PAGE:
Air Force research hits commercial market

Sweat sensor that records bio data developed at Wright-Patt.Job growth predicted from other ventures.


A sweat sensor that looks like a Band-Aid and tracks elite athletes’ hydration and stress from heat exposure could become the latest technology to emerge from the Air Force Research Laboratory and into the commercial market, officials say.

CoreSyte is the start of what the Riverside-based Wright Brothers Institute hopes will be other joint ventures that find commercial uses for Air Force research. Officials say they’re aiming to start joint ventures with a potential within five to seven years for $100 million to $1 billion in sales.

“It was something AFRL hadn’t tapped into,” said Kim Frazier, a Wright Brothers Institute senior collaboration strategist. “AFRL technology frequently gets turned into Air Force technology. There’s a lot of technology there that could reach commercial markets.”

The result would build a bigger defense industrial base outside Wright-Patterson, lower product costs for the Defense Department and create jobs in the Dayton region and elsewhere, officials said.

“There’s increasing interest on the part of AFRL to generate economic good, economic prosperity from the technology that AFRL develops,” said Lester McFawn, the institute director and a former AFRL executive director.

McFawn said AFRL established the institute as a non-profit spin-off and “neutral” party in 2002, in part to bring industry partners together with the lab headquartered at Wright-Patterson.

Tapping into tech

The institute partnered with SRI International, a non-profit, independent research lab headquartered in Menlo Park, Calif., to create a center — the Global Aerospace Innovation Center — to start joint commercial ventures through partnerships with companies and others. One of those is CoreSyte, based in Arlington, Va.

Officials say the innovation center targets promising technologies from multiple research think tanks, including AFRL.

“Dayton has a high concentration of technology-generating industries but the job growth and the population growth has remained stagnant since 1990,” Frazier said. “We’re having a hard time converting (research and development) and technology generators into new jobs and growth.”

Craig Steffen, the institute’s lead on the technology transfer program, regularly talks to AFRL scientists and engineers about what they’re developing and whether there are any commercial applications.

“In the tech-transfer area, it runs the gamut from early identification of promising (technology) to actually helping start-up commercial ventures” through GAIC, Steffen said.

One of the joint ventures being developed through the innovation center is GlobalFlyte, which would offer emergency management technology — including voice, text and visual information — to benefit first responders. The joint venture, which WBI expects to locate in the Dayton area, is seeking funds to test a prototype and start sales.

One feature of the technology, said Steffen is three-dimensional audio, allowing information sharing from multiple locations.

“It’s going to create Ohio jobs,” he said.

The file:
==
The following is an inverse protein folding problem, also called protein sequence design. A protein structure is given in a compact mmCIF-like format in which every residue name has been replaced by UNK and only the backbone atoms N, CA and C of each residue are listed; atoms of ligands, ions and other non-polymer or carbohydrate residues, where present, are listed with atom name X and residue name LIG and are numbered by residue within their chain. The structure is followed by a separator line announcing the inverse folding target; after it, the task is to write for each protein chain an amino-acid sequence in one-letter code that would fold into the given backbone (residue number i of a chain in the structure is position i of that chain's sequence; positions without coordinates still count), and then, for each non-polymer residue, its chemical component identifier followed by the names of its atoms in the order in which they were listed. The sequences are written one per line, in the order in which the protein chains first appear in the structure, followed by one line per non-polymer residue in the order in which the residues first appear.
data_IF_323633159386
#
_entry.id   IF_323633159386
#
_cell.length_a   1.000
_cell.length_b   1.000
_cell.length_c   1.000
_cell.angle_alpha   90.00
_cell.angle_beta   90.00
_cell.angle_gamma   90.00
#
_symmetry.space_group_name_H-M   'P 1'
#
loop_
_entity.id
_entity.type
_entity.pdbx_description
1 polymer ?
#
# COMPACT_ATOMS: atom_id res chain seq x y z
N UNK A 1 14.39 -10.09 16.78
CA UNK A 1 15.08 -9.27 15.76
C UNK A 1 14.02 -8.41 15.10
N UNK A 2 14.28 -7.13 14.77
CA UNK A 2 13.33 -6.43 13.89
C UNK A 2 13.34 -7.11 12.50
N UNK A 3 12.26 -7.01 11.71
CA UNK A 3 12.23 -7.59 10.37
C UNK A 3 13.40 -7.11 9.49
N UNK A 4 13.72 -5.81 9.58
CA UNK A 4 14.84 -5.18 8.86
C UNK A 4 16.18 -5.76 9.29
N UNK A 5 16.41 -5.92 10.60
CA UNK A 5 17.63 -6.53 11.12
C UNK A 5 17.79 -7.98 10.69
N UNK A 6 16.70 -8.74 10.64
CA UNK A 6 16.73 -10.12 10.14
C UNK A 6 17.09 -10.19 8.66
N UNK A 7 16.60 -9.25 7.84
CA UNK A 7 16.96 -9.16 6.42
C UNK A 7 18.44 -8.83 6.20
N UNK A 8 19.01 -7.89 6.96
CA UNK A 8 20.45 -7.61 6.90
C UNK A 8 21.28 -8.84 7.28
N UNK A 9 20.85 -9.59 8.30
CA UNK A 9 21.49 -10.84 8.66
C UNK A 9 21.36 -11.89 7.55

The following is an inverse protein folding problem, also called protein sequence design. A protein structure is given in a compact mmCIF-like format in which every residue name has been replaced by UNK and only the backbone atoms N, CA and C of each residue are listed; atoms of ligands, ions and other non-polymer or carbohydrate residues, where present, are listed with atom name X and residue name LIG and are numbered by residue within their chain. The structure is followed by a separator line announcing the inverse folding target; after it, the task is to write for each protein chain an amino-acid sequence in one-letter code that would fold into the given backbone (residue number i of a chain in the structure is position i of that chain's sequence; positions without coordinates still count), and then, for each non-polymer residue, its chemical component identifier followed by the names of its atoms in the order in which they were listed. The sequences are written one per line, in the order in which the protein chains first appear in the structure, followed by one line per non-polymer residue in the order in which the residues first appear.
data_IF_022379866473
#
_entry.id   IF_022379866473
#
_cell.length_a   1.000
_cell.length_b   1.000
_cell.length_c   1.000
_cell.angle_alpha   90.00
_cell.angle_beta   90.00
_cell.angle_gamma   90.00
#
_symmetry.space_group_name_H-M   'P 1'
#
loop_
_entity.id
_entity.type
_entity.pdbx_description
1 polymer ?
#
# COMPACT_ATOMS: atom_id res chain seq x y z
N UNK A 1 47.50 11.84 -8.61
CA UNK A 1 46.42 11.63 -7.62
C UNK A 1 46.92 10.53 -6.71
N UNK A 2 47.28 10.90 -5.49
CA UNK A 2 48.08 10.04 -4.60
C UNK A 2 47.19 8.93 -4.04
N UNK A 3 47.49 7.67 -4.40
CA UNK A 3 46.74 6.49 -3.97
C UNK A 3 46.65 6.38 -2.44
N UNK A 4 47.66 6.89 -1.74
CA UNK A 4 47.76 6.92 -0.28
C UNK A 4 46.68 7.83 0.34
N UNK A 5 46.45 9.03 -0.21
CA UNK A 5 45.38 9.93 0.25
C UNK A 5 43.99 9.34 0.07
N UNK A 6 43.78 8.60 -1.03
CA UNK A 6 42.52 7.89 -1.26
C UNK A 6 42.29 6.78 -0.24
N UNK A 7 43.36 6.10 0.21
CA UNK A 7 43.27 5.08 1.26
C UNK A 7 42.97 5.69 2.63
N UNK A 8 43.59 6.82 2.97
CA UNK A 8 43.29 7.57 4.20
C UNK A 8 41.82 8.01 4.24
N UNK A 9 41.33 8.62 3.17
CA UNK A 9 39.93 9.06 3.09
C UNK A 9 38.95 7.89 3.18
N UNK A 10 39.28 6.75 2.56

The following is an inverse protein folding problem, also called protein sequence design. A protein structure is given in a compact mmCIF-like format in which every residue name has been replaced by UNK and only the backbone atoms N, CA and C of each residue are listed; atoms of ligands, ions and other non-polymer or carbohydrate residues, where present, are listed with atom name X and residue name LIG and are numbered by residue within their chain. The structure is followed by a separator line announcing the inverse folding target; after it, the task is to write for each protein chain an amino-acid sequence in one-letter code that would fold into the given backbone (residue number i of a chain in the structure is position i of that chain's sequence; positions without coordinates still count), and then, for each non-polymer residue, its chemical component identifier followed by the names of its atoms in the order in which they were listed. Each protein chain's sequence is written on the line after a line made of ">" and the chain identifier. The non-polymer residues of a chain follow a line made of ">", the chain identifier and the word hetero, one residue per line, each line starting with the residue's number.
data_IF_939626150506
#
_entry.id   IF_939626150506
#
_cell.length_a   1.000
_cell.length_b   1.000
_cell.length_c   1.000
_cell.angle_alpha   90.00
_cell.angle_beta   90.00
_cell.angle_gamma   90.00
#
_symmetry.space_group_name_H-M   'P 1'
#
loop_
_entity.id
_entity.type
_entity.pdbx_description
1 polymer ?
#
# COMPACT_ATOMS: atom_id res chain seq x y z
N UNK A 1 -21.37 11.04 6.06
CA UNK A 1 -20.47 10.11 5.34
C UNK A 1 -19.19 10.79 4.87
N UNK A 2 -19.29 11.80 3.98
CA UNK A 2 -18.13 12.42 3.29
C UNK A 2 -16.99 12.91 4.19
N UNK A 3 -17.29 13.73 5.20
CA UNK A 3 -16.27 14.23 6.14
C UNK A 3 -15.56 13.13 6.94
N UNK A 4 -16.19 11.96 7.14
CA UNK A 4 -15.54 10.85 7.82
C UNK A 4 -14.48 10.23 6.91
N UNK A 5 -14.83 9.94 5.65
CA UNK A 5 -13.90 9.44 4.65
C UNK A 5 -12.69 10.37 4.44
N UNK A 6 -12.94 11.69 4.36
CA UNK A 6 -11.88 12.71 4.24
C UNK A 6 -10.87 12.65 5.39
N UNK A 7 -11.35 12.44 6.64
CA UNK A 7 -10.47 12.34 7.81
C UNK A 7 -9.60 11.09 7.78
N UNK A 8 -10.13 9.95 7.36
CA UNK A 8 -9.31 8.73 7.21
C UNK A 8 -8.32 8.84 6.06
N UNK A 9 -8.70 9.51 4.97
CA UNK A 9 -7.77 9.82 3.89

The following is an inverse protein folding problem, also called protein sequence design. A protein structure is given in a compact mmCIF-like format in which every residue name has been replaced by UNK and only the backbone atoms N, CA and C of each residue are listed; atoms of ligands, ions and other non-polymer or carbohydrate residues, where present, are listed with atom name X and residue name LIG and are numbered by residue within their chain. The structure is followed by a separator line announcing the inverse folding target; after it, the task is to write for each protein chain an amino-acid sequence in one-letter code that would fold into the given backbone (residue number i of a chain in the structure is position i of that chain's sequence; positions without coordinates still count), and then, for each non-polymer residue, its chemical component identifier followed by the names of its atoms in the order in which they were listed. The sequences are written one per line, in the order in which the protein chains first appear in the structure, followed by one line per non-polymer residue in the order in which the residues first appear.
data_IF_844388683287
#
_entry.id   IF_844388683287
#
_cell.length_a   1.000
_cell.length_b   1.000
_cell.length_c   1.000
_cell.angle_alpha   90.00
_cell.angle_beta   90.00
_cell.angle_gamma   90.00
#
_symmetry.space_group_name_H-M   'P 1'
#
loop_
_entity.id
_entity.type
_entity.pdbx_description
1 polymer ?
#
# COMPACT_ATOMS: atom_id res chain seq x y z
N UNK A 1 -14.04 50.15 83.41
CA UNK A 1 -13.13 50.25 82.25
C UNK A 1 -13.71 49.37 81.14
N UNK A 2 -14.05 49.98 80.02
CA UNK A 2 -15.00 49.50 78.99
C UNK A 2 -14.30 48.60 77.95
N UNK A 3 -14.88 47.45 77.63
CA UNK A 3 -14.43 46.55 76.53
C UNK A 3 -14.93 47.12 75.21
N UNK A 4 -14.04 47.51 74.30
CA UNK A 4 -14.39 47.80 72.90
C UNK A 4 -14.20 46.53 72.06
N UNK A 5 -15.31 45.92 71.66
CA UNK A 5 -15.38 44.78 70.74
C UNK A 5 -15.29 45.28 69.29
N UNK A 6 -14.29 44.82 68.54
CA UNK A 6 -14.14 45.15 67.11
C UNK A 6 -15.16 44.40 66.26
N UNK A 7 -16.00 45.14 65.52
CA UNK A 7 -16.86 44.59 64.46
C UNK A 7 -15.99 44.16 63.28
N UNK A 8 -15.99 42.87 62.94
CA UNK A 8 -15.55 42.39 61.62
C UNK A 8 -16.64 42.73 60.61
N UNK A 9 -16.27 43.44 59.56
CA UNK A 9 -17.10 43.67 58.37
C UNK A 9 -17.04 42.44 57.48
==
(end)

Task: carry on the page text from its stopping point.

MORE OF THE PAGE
Less invasive technology

The software for CoreSyte’s sweat sensor was developed by the Dayton area firm EMITTI. A prototype of the product is manufactured in Indiana.

Elite collegiate and pro athletes and others have tested the sensor, which lets a person see their key bio data displayed on a smart phone.

“We started it probably five years ago from concept to actual prototype testing,” said Joshua Hagen, team leader of the Signatures and Tracking for Optimized Training and Nutrition (STRONG) program at the 711th Human Performance Wing at Wright-Patterson.

The technology is less invasive than blood or urine testing typically done to obtain the same information, researchers say. “Basically, you put it on and your forget you have it on,” Hagen said.

The 711th Human Performance Wing assembled the microelectronic technology to track special forces troops performance, who have to be wary of dehydration and fatigue in the field.

“Obviously, they have one of the most physically demanding jobs in the Air Force,” Hagen said. AFRL partnered with the University of Cincinnati Novel Devices Laboratory to create the sensor.

Future generations of the bio-patches could track more health metrics, he said. For example, it could be used to monitor bio-health markers for children with medical conditions typically tested through more invasive medical procedures like blood testing.

“It’s going to be very adaptable because it had a lot of flexibility to go off in a lot of different directions,” said Robert Lee, WBI open innovation project manager.

More spin offs

WBI officials see the potential for more spin-offs and tout AFRL as an idea factory. AFRL gained 55 patents last year alone, the most in years. Of those, 40 were patented at AFRL facilities at Wright-Patterson. The research lab has a total of 429 active patents today.

The U.S. government has pushed federal labs to commercialize research and create jobs and a more vibrant industrial base, Frazier said.

The technology WBI brings to the market may not come just from AFRL, but a combination of technologies developed elsewhere, officials said.

The lab doesn’t fund a company, but AFRL could recoup royalties from the sale of a commercial product, McFawn said.

AFRL scientists and engineers who have an entrepreneurial bent also have opportunities to start up businesses to transfer technology to the commercial world.

“It will result in commercialization of technology, but the newer (workforce) generation wants these opportunities,” McFawn said.



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